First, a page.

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Di Luca asked to collaborate by CONI anti-doping investigators

By:
Cycling News
Published:
September 05, 2013, 10:38 BST,
Updated:
September 05, 2013, 11:46 BST
Edition:
First Edition Cycling News, Thursday, September 5, 2013
Danilo Di Luca was a late addition to the Vini Fantini team

Danilo Di Luca was a late addition to the Vini Fantini team

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"Whoever wasn't a fan of mine before won't be a fan now either"

Danilo Di Luca met with anti-doping investigators from the Italian Olympic Committee (CONI) in Rome for an hour on Wednesday to answer questions regarding his positive test for EPO, announced during this year’s Giro d’Italia.

The positive test, which took place on April 29 but was only revealed in the final days of the Giro, was the second of Di Luca’s career following the positive control for CERA that saw him stripped of his second place finish at the centenary Giro in 2009.

Previously suspended for six months in 2007 for working with banned doctor Carlo Santuccione, it is believed that Di Luca now faces a ban of between eight and twelve years for what amounts to a third doping offence.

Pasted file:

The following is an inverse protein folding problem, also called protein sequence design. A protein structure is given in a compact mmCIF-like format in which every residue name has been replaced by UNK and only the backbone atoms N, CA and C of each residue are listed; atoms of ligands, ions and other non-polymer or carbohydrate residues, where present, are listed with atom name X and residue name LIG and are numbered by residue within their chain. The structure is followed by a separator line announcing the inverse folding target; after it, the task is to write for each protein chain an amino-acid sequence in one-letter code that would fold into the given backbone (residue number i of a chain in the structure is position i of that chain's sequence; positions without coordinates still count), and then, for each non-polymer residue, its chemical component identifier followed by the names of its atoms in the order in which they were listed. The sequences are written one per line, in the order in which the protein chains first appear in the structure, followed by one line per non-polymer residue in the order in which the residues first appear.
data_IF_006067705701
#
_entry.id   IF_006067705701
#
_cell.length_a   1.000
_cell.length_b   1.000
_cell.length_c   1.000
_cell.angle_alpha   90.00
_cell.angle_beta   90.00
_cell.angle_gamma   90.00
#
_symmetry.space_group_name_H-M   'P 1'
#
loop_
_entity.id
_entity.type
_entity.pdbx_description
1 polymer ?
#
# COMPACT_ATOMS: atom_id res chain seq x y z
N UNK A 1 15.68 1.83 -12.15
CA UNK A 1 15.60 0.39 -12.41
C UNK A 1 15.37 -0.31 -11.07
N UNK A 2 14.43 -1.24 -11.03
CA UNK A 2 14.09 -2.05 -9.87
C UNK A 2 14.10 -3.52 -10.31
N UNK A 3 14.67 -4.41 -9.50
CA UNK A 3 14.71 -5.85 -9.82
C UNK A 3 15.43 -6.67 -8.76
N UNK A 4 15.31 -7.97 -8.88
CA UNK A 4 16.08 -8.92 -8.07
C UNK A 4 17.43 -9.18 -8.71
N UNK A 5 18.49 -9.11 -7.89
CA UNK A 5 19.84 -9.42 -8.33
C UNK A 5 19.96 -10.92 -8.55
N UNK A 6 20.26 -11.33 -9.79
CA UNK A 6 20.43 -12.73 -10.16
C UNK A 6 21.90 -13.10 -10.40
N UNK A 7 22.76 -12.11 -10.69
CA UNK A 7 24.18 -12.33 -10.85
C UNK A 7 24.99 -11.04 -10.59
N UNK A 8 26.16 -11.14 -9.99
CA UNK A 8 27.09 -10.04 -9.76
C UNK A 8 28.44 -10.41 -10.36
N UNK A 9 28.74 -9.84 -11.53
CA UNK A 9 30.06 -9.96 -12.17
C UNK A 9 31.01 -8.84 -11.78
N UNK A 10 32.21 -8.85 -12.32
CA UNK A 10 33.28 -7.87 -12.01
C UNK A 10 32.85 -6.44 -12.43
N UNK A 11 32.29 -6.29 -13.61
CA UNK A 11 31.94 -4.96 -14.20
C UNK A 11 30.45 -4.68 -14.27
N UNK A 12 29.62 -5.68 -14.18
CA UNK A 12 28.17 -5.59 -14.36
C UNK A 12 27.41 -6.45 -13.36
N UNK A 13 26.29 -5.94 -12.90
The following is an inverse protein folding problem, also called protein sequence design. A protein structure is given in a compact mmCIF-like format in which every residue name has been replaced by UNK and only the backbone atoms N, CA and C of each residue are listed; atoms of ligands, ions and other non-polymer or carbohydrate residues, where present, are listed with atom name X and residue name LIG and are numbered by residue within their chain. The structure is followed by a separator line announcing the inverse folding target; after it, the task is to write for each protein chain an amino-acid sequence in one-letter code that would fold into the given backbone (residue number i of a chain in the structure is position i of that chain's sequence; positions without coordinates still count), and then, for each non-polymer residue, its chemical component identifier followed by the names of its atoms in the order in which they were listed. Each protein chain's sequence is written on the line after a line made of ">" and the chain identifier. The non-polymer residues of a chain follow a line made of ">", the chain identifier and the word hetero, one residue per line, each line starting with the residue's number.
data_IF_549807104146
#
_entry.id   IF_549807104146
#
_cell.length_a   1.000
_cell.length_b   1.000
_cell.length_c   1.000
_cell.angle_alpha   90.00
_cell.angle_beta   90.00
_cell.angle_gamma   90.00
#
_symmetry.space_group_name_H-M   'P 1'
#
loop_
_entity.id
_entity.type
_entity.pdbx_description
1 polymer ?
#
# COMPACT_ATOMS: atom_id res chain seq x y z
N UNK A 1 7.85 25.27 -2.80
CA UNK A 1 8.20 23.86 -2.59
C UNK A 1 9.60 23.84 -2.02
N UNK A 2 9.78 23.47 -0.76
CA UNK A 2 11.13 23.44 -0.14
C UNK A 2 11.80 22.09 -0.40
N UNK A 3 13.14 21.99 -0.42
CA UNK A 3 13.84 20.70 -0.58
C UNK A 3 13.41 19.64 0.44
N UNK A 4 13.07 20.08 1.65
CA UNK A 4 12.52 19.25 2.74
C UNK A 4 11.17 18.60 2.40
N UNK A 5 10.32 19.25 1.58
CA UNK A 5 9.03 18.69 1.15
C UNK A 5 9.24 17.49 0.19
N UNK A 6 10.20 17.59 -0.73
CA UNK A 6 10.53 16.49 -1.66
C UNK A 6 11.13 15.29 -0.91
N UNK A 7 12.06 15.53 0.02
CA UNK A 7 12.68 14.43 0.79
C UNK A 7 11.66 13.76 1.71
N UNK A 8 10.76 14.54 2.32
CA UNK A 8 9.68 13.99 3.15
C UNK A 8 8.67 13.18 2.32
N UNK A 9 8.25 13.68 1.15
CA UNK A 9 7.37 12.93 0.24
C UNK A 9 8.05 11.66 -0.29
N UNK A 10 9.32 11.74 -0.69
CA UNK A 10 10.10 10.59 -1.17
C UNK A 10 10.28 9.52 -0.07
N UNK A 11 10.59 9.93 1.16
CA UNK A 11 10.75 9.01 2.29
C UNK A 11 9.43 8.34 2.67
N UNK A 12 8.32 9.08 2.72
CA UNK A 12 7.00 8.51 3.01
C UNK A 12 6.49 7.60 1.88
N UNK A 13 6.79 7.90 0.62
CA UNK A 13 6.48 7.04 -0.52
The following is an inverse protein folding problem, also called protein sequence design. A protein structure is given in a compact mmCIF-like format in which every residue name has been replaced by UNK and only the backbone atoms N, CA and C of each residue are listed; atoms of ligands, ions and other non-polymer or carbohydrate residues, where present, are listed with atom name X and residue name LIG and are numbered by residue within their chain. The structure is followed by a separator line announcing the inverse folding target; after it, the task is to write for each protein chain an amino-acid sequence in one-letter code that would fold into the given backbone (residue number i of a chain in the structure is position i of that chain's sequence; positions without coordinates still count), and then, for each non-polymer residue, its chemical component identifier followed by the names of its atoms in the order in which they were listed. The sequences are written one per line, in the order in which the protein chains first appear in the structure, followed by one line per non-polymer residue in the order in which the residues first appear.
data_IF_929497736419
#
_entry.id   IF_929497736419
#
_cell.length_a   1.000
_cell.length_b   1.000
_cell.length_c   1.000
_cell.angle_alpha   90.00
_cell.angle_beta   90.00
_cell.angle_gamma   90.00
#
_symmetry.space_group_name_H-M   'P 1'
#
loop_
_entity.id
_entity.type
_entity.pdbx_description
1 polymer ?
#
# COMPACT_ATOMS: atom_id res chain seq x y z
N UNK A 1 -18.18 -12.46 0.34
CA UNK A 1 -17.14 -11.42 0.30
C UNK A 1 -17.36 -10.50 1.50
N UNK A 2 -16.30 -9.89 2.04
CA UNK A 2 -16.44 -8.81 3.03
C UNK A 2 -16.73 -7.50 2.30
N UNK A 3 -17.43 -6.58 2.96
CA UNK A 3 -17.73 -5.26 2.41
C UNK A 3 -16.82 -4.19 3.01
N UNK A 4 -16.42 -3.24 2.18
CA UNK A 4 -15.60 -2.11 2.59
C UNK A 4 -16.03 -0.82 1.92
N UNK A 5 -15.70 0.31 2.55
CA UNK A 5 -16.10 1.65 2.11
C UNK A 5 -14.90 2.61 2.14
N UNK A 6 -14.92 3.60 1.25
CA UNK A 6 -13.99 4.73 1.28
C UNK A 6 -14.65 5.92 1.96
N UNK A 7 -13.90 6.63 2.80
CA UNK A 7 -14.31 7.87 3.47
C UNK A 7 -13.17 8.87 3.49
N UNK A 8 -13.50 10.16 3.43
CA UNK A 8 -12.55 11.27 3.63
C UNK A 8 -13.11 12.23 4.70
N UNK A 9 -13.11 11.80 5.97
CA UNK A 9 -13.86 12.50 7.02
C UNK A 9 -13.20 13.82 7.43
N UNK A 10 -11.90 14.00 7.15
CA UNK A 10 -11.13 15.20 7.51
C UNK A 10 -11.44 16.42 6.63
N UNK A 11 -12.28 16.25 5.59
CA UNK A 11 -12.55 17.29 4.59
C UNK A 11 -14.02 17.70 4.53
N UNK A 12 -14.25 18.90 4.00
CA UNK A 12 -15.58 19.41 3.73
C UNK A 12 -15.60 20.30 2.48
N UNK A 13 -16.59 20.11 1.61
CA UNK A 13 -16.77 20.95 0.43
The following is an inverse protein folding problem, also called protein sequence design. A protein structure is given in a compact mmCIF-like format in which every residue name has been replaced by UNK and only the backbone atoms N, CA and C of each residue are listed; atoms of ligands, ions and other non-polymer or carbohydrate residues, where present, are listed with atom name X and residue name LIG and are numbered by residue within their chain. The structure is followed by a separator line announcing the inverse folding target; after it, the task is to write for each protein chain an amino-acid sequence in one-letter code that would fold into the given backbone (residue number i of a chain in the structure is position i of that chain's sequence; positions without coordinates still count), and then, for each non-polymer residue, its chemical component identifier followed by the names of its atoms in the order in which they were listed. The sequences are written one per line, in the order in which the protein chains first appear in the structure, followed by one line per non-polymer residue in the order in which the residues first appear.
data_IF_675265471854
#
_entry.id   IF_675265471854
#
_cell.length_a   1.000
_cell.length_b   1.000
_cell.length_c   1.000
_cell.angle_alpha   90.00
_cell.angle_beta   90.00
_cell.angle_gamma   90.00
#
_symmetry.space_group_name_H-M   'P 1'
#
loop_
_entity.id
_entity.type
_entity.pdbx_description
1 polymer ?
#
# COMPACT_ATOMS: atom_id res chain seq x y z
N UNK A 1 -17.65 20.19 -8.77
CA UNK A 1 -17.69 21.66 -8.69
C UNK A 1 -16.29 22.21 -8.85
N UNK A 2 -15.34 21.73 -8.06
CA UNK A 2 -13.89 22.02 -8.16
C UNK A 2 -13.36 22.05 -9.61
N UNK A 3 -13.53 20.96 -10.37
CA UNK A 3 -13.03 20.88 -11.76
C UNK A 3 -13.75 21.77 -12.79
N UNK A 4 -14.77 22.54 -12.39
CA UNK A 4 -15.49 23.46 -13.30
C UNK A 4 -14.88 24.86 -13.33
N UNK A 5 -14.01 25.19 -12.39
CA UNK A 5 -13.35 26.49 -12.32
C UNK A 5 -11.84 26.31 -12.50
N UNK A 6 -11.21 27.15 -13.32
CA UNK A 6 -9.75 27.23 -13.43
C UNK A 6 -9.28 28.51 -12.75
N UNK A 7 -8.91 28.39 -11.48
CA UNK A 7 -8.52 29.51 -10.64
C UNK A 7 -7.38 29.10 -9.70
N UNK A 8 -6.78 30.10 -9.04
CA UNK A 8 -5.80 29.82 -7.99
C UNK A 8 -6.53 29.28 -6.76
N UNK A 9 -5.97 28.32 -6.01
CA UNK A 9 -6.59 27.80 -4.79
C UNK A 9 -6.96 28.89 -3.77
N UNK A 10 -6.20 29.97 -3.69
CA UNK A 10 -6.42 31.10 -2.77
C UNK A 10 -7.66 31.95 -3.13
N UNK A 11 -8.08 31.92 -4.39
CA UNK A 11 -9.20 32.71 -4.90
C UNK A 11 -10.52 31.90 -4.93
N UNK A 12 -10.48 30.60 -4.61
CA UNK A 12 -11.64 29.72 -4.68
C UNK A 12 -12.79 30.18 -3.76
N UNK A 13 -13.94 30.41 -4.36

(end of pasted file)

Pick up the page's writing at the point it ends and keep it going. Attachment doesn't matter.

“We spoke but I can’t tell you what I said,” Di Luca told reporters after the hearing, according to Tuttobici. “Did I confess? I can’t tell you, but they have asked me to collaborate.”

The grim irony, of course, is that Di Luca’s two-year suspension for his 2009 CERA positive was reduced by nine months in recognition of the information he provided to CONI’s anti-doping investigators and the longstanding Padua-based doping inquiry headed by Benedetto Roberti.

Indeed, the last time Di Luca answered questions outside Rome’s Stadio Olimpico was in October 2010, following the reduction of his ban, when he said that he had collaborated “in favour of cycling.”

On Wednesday, the 37-year-old Di Luca acknowledged that he was now facing a lengthy ban and was vague on whether or not he would look to stay involved with cycling in the future. “I’m already doing other things, so I’ll see,” Di Luca said. “I have a bike shop and a bike company, and I’m doing other sports, like tennis and swimming. It’s still early to decide what to do.”

Asked if he had a message for his remaining supporters, Di Luca said: “For now, I don’t feel I can say anything. Whoever is my fan will remain my fan, and whoever wasn’t a fan of mine before won’t be a fan now either. It doesn’t change a lot.”

Di Luca’s 2013 EPO positive came immediately after he signed for the Vini Fantini-Selle Italia in the week before the Giro d’Italia. Vini Fantini teammate Mauro Santambrogio also tested positive for EPO during the race, when his samples were re-tested following Di Luca’s positive test.

However, on Wednesday Gazzetta dello Sport speculated that Santambrogio could yet be cleared of doping when his B sample is tested due to the difficulties in detecting micro-doses of EPO.
 

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